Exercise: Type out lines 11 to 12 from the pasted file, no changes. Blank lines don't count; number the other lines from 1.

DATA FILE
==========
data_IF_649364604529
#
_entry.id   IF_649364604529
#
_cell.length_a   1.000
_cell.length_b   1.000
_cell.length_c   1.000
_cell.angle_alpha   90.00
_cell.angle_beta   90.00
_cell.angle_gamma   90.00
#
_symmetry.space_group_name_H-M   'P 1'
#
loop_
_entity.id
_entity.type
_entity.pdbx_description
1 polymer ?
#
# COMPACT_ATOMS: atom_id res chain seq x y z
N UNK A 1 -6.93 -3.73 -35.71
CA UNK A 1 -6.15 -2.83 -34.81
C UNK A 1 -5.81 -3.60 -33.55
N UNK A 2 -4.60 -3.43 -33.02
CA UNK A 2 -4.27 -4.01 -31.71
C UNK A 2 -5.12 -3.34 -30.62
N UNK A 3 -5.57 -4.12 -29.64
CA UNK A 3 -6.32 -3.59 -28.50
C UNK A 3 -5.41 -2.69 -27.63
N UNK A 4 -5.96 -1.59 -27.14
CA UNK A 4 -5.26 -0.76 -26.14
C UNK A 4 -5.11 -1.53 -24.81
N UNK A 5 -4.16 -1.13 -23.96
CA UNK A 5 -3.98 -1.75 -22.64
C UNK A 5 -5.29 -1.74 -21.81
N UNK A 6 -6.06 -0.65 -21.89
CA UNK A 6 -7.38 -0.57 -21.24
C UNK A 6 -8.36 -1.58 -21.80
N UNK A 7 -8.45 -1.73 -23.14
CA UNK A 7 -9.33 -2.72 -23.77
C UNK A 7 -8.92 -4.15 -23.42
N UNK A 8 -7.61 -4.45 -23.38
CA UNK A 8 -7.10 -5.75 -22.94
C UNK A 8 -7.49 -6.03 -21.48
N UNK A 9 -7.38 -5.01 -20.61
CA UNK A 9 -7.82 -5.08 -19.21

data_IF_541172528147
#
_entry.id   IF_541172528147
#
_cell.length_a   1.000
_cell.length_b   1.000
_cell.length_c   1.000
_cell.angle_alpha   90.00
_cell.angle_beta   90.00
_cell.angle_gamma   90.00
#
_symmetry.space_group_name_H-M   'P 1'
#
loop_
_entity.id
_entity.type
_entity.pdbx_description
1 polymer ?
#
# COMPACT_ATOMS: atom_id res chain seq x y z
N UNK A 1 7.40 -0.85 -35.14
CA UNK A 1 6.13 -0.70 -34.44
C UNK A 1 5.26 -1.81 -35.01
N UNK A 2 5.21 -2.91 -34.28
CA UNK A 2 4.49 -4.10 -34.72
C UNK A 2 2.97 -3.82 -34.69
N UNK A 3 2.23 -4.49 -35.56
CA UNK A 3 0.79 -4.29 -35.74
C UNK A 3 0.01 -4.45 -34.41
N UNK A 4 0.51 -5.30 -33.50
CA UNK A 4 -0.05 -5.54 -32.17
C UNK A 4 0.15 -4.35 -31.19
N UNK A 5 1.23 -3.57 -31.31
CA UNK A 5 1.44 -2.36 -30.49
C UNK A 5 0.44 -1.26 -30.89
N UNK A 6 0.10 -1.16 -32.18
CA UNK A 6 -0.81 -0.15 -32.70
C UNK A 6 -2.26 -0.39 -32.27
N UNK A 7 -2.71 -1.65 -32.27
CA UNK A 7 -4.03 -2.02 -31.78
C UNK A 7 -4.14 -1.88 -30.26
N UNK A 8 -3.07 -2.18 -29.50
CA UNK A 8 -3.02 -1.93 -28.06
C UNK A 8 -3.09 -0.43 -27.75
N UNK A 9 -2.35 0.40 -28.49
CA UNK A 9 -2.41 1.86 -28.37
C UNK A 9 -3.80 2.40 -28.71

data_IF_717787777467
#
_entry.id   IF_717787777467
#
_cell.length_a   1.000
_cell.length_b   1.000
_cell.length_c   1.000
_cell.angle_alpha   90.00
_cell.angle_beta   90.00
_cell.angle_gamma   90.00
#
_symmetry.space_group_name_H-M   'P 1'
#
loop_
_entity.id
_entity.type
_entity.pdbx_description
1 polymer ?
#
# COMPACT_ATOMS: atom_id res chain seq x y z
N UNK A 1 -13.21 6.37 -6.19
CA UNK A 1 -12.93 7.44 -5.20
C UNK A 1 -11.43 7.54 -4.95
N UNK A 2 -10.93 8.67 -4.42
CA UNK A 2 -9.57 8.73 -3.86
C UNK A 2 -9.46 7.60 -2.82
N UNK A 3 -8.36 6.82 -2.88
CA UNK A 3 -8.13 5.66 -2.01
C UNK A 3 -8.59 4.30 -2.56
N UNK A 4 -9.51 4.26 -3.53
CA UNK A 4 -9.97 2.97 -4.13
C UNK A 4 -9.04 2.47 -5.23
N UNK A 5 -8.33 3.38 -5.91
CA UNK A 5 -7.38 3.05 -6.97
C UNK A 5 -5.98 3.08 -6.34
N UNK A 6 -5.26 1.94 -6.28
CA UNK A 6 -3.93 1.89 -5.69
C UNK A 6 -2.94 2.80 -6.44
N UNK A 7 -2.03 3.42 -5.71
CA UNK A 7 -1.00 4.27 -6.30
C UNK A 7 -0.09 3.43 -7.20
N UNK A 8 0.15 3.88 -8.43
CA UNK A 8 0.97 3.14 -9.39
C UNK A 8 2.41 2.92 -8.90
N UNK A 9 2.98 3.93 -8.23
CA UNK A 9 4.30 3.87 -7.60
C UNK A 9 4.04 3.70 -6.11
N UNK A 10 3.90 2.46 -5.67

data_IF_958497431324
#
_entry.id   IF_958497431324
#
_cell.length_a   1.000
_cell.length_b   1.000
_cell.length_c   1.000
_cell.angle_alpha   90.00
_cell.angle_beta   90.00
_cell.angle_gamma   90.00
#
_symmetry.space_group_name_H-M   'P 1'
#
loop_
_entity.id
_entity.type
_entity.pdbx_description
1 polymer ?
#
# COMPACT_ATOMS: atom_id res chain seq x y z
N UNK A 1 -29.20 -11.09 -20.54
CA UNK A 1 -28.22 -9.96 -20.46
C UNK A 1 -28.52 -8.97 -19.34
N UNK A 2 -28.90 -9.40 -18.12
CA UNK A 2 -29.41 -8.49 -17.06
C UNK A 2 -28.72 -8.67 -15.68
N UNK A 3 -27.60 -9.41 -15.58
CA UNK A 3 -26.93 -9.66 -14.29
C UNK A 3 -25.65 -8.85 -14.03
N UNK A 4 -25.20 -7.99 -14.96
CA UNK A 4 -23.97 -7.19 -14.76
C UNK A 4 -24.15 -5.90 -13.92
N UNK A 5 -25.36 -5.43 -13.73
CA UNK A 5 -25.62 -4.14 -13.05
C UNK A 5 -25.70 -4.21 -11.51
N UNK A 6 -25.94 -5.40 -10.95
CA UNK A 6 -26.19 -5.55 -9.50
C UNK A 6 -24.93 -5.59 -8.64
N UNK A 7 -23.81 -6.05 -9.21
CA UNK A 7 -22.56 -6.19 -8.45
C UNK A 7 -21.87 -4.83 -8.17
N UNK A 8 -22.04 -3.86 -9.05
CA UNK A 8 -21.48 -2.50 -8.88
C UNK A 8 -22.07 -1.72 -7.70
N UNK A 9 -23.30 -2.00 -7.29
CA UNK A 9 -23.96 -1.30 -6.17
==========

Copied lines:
#
_symmetry.space_group_name_H-M   'P 1'